The most recent OED Newsletter has an article by Jesse Sheidlower on a volunteer, web-based effort to track down the origins of science-fiction vocabulary. There is a web site for the project, including instructions for how to participate, and an interesting graph of the resulting word origins by decade (showing a lexicographic baby boom centered in the 1940s, and a mini-boom, half based on critical vocabulary, centered in the 1980s).
Some examples: empath originated in a 1956 story of that name by J.T. Mcintosh; force field has been dated to E.E. Smith's 1931 story "Spacehounds of IPC"; web cast has been dated to 1987 in "The Armageddon Blues" by Daniel Keys Moran. A word whose recent date surprised me is morph (as a verb meaning to change shape), which has been traced only as far back as a 1993 story "Being Human" by Mark Bourne.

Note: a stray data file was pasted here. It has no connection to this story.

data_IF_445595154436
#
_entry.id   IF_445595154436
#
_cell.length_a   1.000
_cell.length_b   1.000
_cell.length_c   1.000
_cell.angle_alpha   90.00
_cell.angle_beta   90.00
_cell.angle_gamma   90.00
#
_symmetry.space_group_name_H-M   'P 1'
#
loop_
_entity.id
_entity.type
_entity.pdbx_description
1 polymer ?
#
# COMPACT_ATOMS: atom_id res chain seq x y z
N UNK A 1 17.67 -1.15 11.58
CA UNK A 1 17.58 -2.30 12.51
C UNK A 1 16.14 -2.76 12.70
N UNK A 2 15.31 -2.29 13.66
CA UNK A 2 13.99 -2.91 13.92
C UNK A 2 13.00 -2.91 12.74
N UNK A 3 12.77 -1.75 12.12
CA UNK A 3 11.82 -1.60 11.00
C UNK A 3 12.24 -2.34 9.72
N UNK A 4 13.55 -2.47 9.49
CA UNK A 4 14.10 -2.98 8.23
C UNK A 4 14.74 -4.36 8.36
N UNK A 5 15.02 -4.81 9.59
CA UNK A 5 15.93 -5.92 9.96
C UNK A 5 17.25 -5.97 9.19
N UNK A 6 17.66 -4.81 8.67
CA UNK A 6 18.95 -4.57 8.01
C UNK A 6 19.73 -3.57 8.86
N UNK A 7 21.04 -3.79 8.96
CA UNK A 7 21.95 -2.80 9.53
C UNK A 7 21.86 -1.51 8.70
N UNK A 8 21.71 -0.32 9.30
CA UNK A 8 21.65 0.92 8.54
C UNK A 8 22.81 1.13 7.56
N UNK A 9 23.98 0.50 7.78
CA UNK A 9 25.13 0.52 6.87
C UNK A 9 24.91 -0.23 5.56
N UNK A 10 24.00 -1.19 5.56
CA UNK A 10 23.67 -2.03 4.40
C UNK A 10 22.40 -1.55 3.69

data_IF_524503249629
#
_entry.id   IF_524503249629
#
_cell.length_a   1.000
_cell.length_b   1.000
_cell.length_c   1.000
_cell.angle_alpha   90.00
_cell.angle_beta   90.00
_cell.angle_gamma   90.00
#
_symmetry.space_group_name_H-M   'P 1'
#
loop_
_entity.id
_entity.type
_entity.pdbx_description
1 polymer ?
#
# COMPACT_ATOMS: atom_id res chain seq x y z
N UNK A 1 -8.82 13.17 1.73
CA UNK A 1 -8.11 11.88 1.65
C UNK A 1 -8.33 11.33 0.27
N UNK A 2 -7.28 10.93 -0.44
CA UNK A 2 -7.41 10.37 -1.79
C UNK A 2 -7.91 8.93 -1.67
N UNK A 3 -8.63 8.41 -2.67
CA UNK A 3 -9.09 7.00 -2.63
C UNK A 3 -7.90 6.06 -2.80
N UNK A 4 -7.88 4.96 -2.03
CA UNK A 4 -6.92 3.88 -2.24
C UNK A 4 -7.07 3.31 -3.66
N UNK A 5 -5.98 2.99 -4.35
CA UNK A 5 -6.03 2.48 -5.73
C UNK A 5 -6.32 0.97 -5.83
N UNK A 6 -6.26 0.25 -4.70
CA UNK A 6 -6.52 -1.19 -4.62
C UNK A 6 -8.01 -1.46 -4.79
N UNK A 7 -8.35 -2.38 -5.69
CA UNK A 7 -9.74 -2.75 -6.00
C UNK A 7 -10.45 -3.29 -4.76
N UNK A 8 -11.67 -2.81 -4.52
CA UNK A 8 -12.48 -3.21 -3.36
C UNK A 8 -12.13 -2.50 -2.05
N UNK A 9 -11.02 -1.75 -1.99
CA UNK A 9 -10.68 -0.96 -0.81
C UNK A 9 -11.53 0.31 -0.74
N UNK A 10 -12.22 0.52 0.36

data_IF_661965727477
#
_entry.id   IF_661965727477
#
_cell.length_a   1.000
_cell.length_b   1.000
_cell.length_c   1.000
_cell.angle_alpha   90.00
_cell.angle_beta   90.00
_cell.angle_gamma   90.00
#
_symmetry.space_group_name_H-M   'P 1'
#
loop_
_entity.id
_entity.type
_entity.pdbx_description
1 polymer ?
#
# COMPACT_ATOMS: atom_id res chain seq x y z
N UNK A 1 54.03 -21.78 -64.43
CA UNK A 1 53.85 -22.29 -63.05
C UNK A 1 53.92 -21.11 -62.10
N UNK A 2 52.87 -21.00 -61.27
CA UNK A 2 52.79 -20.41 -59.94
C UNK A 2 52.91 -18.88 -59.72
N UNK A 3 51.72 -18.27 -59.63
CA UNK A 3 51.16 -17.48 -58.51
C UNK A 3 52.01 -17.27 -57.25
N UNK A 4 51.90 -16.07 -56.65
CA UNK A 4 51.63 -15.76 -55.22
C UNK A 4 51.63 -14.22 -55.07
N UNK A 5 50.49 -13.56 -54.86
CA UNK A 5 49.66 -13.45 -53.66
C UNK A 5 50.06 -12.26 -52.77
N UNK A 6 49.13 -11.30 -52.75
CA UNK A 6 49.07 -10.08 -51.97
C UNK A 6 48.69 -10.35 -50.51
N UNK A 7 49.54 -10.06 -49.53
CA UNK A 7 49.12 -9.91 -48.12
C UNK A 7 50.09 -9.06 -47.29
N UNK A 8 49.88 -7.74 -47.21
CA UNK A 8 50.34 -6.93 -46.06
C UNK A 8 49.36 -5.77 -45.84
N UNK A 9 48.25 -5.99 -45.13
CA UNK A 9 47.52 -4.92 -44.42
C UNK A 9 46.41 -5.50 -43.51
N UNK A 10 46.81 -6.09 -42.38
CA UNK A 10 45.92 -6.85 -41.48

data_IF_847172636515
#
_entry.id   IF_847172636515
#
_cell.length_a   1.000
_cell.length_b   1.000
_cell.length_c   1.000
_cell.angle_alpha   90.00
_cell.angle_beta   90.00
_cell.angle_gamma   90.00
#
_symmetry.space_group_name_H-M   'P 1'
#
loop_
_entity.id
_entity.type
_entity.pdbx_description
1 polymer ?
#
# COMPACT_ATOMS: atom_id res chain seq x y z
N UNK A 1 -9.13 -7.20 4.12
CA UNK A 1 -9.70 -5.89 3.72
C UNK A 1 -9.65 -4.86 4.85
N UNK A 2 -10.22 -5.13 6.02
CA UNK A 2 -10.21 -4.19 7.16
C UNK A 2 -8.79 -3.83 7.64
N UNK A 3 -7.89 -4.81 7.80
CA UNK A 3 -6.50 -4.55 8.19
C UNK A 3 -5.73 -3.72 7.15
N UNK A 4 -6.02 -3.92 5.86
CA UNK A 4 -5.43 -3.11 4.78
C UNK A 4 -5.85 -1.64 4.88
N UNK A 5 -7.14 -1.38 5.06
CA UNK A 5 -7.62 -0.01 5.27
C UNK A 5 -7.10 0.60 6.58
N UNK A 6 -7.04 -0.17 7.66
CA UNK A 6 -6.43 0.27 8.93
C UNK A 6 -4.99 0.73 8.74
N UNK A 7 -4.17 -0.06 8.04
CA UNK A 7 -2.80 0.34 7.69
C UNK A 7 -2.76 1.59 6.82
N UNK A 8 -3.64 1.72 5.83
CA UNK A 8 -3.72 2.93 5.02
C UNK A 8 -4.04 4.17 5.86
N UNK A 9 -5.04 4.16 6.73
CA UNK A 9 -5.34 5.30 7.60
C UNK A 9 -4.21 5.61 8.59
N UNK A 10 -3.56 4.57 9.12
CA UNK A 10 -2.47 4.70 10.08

This may turn out to be a pilot project for a net-based version of the distributed volunteer lexicography that has always been one of the OED's working methods. However, as Sheidlower writes
Posted by Mark Liberman at March 13, 2004 06:11 AM
Science fiction has several advantages as a subject for this kind of investigation. The vocabulary is largely self-contained; SF terms tend to occur in SF and nowhere else, while, say, political language can be found anywhere and everywhere. The fans are particularly committed, often have linguistic interests, and are computer literate. They may also be more likely to be able to volunteer time than specialists in more academically oriented fields.